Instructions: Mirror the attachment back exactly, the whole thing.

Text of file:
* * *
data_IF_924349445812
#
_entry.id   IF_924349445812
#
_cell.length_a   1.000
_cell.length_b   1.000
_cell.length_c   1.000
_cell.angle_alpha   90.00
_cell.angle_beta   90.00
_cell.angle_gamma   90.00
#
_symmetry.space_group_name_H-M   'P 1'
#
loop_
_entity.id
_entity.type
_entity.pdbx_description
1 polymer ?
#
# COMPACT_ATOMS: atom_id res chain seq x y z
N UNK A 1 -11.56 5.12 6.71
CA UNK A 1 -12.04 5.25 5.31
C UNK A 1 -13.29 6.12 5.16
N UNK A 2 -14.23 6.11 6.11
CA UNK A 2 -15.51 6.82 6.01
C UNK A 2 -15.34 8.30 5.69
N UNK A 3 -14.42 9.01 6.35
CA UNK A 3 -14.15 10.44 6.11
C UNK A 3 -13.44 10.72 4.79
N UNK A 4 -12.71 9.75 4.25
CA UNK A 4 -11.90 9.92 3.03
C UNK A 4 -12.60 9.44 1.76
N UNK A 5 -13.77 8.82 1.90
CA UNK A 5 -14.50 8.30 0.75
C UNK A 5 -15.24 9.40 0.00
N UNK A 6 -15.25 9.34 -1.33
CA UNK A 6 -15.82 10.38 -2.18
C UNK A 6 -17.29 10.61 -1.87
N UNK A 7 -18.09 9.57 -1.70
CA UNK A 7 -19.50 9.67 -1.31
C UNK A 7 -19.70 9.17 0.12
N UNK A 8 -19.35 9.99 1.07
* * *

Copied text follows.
data_IF_924349445812
#
_entry.id   IF_924349445812
#
_cell.length_a   1.000
_cell.length_b   1.000
_cell.length_c   1.000
_cell.angle_alpha   90.00
_cell.angle_beta   90.00
_cell.angle_gamma   90.00
#
_symmetry.space_group_name_H-M   'P 1'
#
loop_
_entity.id
_entity.type
_entity.pdbx_description
1 polymer ?
#
# COMPACT_ATOMS: atom_id res chain seq x y z
N UNK A 1 -11.56 5.12 6.71
CA UNK A 1 -12.04 5.25 5.31
C UNK A 1 -13.29 6.12 5.16
N UNK A 2 -14.23 6.11 6.11
CA UNK A 2 -15.51 6.82 6.01
C UNK A 2 -15.34 8.30 5.69
N UNK A 3 -14.42 9.01 6.35
CA UNK A 3 -14.15 10.44 6.11
C UNK A 3 -13.44 10.72 4.79
N UNK A 4 -12.71 9.75 4.25
CA UNK A 4 -11.90 9.92 3.03
C UNK A 4 -12.60 9.44 1.76
N UNK A 5 -13.77 8.82 1.90
CA UNK A 5 -14.50 8.30 0.75
C UNK A 5 -15.24 9.40 0.00
N UNK A 6 -15.25 9.34 -1.33
CA UNK A 6 -15.82 10.38 -2.18
C UNK A 6 -17.29 10.61 -1.87
N UNK A 7 -18.09 9.57 -1.70
CA UNK A 7 -19.50 9.67 -1.31
C UNK A 7 -19.70 9.17 0.12
N UNK A 8 -19.35 9.99 1.07